Children involved in tourism related work run the risk of being sexually exploited due to constant exposure and involvement with strangers who intend to exploit children. For instance, children employed in roadside eateries and highway dhabas are highly vulnerable to sexual abuse and drug abuse and to contracting HIV/AIDS as they come in contact with both locals as well as tourists.

Because of their physical and economic vulnerability, many children end up in a life of servitude, suffering sexual as well as physical exploitation.

Long working hours, unstable employment, low pay, and extremely poor working and living conditions lead to poor health – physical and psychological.

So who is responsible ?

Child labour is a complex social issue that demands sensitive and serious interventions not only from the policy-makers, but also from civil society and progressive movements. The Government of India recently announced a ban (made effective 10th October 2006), on the employment of children as domestic servants and workers in roadside eateries, teashops, restaurants, hotels etc. The reason according to the Ministry of Labour and Employment of the Government of India, is that many of these children are subjected to physical violence, psychological trauma and even sexual abuse. While the decision to ban child labour, in principle,

is welcome, the issues are far more complex than just saying "no" to child labour. What happens to the millions of children for whom domestic work and work in restaurants is now prohibited? Where do they go? Who will ensure that they are safe and are not pushed into less visible even more abusive conditions? In a knee jerk reaction, the Ministry of Labour recently indicated that they are in consultation with other departments, to set up 'shelter homes' to rehabilitate the children who will be “freed” from work. Is putting children into rehabilitation homes the solution?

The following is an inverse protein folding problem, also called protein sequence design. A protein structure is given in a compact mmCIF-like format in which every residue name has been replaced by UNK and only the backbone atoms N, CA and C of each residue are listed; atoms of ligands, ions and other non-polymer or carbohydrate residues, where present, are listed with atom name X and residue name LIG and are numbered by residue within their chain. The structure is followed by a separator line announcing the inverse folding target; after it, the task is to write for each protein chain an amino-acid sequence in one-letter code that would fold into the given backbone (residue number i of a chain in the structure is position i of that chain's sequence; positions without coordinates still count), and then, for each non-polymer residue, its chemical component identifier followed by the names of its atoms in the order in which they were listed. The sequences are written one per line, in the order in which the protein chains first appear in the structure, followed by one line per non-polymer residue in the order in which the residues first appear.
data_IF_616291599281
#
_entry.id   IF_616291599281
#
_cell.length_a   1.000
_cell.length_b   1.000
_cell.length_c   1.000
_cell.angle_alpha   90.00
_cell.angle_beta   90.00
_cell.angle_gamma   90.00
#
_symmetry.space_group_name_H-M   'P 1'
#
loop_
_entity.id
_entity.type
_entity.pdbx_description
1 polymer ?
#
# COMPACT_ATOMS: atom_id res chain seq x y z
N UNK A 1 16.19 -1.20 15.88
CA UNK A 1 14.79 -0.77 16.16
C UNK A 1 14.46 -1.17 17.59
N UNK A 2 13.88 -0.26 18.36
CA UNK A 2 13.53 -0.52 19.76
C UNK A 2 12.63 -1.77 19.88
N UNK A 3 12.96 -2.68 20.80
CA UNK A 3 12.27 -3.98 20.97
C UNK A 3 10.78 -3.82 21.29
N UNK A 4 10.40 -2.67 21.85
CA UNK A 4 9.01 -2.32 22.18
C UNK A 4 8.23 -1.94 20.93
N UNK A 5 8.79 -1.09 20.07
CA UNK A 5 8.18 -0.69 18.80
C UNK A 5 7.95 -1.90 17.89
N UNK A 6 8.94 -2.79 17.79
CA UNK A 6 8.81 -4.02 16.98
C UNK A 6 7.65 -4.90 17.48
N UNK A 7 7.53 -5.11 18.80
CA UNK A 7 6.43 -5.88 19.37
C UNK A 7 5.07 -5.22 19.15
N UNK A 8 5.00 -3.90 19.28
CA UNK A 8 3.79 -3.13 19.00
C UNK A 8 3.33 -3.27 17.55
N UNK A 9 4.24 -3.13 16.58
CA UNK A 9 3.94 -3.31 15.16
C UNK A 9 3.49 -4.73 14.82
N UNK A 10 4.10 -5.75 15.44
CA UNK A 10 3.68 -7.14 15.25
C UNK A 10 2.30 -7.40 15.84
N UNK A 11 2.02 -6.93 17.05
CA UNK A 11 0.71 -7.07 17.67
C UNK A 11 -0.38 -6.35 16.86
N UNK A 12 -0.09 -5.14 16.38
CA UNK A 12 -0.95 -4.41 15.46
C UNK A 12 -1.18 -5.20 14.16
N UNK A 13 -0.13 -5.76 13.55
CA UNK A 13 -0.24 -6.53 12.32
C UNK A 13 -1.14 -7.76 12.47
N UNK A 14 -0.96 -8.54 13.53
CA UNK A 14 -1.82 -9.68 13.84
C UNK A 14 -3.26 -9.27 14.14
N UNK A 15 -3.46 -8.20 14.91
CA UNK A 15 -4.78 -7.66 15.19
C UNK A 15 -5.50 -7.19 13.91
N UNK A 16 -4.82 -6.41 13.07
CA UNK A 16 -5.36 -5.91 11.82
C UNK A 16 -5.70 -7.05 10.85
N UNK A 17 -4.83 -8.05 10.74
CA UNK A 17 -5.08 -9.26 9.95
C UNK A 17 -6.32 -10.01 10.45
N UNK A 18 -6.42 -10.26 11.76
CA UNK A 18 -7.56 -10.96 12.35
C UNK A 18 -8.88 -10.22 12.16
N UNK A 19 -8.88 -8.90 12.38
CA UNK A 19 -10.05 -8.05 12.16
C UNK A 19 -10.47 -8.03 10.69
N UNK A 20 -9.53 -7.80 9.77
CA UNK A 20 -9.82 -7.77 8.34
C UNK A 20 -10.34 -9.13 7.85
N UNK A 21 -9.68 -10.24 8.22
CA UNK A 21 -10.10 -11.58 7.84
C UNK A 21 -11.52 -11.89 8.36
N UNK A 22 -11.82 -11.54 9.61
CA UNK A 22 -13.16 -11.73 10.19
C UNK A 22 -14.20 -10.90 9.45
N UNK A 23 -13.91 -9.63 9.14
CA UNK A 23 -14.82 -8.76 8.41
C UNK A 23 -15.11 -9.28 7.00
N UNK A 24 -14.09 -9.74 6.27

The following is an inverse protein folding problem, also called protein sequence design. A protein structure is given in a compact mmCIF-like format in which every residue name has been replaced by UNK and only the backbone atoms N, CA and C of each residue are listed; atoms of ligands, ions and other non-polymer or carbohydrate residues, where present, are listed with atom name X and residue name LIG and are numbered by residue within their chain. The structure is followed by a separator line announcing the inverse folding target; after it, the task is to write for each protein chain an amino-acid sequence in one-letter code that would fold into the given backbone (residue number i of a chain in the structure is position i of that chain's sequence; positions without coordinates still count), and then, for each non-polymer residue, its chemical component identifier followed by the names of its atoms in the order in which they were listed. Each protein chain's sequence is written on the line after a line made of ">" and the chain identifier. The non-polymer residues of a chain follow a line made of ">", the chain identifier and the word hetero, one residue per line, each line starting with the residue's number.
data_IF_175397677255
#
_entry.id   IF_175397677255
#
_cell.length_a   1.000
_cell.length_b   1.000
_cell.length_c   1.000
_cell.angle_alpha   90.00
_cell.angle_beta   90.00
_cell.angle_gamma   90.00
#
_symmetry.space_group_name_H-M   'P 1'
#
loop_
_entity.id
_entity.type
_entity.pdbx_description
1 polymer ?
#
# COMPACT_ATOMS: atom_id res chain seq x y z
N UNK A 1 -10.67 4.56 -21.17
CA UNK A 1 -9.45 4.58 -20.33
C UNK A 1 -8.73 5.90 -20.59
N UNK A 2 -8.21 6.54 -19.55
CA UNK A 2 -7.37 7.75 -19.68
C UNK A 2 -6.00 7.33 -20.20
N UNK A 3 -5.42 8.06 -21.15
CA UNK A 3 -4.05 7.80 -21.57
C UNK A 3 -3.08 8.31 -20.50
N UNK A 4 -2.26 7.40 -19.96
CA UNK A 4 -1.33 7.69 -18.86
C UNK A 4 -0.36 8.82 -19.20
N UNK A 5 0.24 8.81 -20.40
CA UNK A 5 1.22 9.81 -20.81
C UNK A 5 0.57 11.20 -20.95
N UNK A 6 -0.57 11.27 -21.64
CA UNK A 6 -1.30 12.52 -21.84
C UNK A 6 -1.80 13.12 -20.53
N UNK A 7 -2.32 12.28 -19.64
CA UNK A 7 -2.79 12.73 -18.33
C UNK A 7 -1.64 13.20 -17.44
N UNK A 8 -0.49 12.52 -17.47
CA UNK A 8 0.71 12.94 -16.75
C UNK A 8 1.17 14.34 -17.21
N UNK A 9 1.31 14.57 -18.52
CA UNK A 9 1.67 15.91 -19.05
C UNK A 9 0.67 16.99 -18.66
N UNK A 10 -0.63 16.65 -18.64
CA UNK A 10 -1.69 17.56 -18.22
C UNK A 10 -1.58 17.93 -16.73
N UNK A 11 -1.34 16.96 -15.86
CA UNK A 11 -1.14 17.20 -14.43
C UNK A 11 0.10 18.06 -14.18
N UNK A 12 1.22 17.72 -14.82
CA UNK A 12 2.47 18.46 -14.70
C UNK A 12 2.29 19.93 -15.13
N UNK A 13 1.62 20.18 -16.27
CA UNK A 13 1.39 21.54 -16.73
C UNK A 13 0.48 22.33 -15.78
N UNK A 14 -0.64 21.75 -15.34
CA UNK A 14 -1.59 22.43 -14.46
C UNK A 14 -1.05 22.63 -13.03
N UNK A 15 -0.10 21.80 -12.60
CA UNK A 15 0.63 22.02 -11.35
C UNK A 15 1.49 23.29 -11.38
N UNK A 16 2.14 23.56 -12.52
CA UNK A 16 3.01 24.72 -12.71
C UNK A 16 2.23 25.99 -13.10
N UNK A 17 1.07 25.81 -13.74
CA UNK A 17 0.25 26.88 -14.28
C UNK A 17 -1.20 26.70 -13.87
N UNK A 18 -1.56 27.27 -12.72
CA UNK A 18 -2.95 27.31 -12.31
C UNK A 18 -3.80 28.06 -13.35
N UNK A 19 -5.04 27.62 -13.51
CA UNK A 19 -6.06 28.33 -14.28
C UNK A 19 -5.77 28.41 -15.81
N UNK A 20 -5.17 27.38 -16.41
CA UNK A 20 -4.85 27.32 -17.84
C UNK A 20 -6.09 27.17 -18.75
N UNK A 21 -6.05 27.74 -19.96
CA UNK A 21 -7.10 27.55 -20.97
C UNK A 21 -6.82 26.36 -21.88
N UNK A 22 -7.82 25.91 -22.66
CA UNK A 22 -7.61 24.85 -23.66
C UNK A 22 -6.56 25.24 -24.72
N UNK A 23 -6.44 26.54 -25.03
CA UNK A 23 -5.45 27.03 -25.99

Most rescue operations are failures in the sense that the solution is not systemic and in most cases the children show up as child labour again. The tourism industry which is otherwise so image conscious has not proactively worked to rid tourism of child abuse and child labour. Each of us as citizens and as tourists also turn a blind eye to the far too common sight of a young child working in very abusive conditions.

Any piece-meal approach to child labour is bound to be ineffective (as many previous failed schemes and plans have taught us). Unless the underlying causes of child labour are addressed, and the rights of children are secured, we will continue deprive millions of children – our tomorrow and their today.

Are you interested in knowing more about the impacts of tourism particularly on the child ?

Write to us at info@equitabletourism.org

Who we are

Established in 1985, EQUATIONS is an advocacy and campaigning organization working with the vision of tourism that is non- exploitative, that benefits local communites , is sustainable and ecologically sensitve

EQUATIONS programme on the Child and Tourism: Alarmed at the growing links between tourism and the abuse of children - in the forms of child labour, commercial sexual exploitation of children and trafficking, we actively work with local communities, concerned groups, government agencies, the tourism industry and other players to devise strategies to ensure that tourism is not based on the exploitation of children.

that tourism is not based on the exploitation of children. Equations Equitable Tourism Options #415,2C-Cross, 4th